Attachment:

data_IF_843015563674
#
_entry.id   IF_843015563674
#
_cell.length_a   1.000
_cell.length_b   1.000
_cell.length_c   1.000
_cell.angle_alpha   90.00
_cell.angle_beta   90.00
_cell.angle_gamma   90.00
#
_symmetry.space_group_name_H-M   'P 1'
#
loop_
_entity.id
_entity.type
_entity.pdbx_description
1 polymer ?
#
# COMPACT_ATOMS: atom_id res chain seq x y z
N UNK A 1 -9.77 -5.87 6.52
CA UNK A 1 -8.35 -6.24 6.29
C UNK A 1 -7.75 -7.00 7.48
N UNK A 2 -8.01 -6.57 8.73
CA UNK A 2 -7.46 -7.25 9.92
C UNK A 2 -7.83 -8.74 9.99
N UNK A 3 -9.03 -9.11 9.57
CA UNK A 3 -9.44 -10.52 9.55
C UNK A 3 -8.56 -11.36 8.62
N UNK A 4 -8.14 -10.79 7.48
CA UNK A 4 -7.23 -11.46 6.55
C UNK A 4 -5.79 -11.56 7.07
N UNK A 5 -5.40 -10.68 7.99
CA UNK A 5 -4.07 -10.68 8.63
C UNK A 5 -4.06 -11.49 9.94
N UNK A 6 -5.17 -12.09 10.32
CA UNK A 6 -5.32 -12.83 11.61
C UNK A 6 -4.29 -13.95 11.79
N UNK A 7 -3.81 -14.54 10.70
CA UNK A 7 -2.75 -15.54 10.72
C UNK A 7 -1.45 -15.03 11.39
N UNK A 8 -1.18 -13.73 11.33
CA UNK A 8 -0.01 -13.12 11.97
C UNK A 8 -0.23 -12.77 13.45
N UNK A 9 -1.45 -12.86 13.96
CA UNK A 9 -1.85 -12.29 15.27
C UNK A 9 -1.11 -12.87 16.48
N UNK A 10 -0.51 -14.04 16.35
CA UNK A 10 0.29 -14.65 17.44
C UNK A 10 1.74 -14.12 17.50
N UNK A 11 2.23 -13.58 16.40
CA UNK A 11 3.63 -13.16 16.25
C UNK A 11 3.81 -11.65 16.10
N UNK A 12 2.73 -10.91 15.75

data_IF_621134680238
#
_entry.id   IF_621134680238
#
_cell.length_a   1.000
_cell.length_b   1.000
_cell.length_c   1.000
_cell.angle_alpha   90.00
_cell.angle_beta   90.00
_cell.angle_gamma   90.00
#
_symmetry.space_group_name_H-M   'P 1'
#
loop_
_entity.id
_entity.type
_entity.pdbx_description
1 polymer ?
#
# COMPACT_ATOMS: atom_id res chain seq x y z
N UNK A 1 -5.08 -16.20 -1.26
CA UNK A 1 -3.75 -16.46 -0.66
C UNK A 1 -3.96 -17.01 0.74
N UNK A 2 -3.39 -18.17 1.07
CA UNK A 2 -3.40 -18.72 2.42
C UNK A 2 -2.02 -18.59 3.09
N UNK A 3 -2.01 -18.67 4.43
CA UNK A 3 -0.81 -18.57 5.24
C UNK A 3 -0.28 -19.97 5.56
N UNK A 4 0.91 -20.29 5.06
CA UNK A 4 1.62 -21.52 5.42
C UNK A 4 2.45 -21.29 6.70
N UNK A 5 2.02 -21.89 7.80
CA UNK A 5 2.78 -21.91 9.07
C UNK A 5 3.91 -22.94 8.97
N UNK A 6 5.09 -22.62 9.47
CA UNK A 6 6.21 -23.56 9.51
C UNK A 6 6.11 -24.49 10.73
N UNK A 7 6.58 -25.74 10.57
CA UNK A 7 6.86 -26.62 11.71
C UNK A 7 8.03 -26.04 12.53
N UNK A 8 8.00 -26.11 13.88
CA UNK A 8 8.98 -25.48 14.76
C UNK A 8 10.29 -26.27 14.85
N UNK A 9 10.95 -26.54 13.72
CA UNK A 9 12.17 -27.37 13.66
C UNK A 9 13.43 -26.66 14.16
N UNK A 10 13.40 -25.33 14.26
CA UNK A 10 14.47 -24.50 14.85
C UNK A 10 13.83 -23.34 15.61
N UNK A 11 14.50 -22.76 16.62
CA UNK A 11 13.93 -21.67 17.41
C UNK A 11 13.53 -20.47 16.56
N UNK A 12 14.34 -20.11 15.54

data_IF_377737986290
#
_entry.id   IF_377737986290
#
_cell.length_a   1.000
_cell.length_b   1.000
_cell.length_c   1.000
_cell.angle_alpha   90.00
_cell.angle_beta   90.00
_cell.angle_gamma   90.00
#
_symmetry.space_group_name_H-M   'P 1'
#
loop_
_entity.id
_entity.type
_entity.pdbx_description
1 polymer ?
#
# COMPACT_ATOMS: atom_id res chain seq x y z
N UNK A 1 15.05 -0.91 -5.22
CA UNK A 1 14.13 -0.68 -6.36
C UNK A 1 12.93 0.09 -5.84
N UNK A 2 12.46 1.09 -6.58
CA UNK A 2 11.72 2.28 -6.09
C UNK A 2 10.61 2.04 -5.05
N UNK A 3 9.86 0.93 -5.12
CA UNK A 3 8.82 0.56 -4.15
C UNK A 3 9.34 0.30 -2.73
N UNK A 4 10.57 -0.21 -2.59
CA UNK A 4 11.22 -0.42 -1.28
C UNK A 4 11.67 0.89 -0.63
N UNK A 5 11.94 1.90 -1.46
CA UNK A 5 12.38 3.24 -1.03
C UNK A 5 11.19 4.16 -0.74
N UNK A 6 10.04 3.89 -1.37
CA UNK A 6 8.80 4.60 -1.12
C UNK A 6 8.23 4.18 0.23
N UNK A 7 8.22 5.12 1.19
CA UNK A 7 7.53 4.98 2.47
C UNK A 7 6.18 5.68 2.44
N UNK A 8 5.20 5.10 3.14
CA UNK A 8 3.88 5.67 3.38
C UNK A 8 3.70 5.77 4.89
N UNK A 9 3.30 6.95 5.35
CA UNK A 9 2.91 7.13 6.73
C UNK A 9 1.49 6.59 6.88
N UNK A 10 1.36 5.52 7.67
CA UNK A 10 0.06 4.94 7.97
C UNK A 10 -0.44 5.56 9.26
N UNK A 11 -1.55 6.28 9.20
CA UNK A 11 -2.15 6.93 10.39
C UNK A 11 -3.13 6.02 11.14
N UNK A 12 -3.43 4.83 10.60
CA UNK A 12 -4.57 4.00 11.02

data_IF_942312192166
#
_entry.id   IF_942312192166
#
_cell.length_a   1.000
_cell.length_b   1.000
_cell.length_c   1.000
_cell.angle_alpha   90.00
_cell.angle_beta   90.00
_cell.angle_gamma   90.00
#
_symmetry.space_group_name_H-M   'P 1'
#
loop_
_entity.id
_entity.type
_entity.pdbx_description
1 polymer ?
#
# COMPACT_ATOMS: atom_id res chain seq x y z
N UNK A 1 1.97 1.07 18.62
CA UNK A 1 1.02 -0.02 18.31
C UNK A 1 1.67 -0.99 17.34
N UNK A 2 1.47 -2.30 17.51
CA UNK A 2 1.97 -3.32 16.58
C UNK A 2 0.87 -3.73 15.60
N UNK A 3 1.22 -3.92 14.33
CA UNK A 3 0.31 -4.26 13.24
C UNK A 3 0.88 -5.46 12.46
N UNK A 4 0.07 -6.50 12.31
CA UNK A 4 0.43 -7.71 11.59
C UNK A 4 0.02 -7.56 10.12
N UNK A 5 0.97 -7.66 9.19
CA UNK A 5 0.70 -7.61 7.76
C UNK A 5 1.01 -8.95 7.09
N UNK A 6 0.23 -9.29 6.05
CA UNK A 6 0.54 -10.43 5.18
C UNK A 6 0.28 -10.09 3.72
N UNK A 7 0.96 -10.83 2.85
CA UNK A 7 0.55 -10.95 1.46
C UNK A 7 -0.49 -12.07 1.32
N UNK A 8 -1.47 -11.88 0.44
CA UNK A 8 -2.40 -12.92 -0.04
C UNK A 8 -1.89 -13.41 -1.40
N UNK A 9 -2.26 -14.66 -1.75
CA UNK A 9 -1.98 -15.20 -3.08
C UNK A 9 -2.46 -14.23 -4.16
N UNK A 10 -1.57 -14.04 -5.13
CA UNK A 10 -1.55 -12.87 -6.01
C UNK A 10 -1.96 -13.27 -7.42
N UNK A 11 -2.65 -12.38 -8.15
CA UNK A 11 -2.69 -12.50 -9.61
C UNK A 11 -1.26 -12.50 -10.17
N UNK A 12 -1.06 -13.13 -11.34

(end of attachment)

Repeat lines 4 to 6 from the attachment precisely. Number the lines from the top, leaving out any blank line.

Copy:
#
_cell.length_a   1.000
_cell.length_b   1.000